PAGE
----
Six months after Eastern Eight Community Development Corporation cut the ribbon on a dozen new condos for low-income homebound people with special needs those people still do not have cable. That’s about to change thanks to questions raised by city officials, state lawmakers and us.
Tired of waiting for months for cable and internet Angela Taylor reached out to us about the problem. The woman, like most of her neighbors at Parkway Place in Johnson City, has a disability and as a result spends a lot of time at her house. Taylor told us she’s bored and feels overlooked.
“It makes me want to cry,” she said. “It just hurts. It really does hurt. Why we have to wait six months? Why?”
It was never supposed to be this way. Back in May, Eastern Eight Community Development Corporation Public Relations and Marketing Director Chuck Mason says the organization fully expected all of its tenants to have cable the day they moved in.
“We anticipated it to be available on day one,” Mason said. “Even Charter cannot explain to us what was going on.”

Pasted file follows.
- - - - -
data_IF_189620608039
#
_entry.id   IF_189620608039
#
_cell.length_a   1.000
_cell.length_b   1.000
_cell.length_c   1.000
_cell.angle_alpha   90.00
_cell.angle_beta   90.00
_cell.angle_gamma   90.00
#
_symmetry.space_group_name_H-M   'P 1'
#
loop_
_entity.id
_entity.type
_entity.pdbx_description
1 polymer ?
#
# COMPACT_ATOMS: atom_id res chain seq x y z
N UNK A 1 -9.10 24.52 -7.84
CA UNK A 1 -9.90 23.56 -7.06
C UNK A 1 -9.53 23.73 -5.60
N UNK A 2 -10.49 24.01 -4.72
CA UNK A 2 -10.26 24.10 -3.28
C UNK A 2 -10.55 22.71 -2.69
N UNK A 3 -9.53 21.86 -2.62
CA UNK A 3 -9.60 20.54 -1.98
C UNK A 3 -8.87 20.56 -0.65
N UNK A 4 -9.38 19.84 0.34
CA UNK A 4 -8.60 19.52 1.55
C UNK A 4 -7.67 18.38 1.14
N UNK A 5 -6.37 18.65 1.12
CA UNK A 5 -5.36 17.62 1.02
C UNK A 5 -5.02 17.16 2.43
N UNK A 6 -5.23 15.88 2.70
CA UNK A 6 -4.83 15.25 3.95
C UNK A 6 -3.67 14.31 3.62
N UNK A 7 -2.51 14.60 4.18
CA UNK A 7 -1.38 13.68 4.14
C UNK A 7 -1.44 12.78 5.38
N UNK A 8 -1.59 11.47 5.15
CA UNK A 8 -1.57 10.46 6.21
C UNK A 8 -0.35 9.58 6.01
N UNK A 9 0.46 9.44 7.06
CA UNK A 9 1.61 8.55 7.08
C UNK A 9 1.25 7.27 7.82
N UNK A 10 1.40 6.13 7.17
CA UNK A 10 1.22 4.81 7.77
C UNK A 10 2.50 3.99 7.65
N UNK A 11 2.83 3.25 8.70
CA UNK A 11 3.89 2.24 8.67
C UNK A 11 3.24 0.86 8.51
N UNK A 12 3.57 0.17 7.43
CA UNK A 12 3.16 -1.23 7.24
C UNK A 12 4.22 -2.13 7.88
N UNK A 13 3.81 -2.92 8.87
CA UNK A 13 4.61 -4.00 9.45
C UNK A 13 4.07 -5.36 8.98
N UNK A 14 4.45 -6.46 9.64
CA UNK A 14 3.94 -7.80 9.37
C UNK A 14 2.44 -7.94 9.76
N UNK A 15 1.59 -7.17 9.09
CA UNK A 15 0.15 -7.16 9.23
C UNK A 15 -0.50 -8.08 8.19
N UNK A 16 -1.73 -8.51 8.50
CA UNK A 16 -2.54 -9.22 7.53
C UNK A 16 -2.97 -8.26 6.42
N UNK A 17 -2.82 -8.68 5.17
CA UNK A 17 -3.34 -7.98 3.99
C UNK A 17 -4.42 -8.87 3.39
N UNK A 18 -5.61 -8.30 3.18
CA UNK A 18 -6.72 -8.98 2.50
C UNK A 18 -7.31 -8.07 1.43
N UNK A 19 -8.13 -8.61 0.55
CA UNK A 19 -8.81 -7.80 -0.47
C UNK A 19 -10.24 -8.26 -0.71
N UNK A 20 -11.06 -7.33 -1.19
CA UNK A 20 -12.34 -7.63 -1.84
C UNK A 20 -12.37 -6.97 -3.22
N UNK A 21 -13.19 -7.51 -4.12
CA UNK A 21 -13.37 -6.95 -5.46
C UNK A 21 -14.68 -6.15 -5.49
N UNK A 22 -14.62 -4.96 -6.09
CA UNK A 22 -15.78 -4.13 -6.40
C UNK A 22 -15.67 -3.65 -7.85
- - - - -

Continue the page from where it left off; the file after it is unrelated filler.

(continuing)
When we asked Charter Communications to clear things up, a spokesperson told us the company received late notice about the Parkway Place project.
“Charter became aware of the Parkway Place project after construction was nearly complete,” Charter Communications Regional Communications Director Patti Michel said. “Charter considers a multitude of projects on a regular basis. Once we learn of a project, we conduct a feasibility assessment. Once that assessment is completed, construction costs are estimated. Potential projects take time to review and we move forward on those that are sound business decisions.”
Mason disputes Charter’s claim that the organization gave it last-minute notice. Regardless, while we questioned Charter on behalf of the people living at Parkway Place, Eastern Eight asked city officials and state lawmakers to get involved.
Eventually we all received a similar response from Charter. A company spokesperson told us people at Parkway Place should have cable by November 30th.
We also obtained an email sent from a Charter representative to Sen. Rusty Crowe’s office, acknowledging the project slipped through the cracks.
“The project did slip through the cracks,” Michel later told us. “However, we anticipate completing construction by November 30 and look forward to providing service (to) residents.”
For someone like Taylor who already feels marginalized by society, the entire situation was painful.
“(It makes me) sad,” she said. “Just really left out.”
Thankfully, by next Monday she can finally move on.
“I can watch TV,” she said. “Oh yes! Cooking channels. Yes! It’s awesome!”
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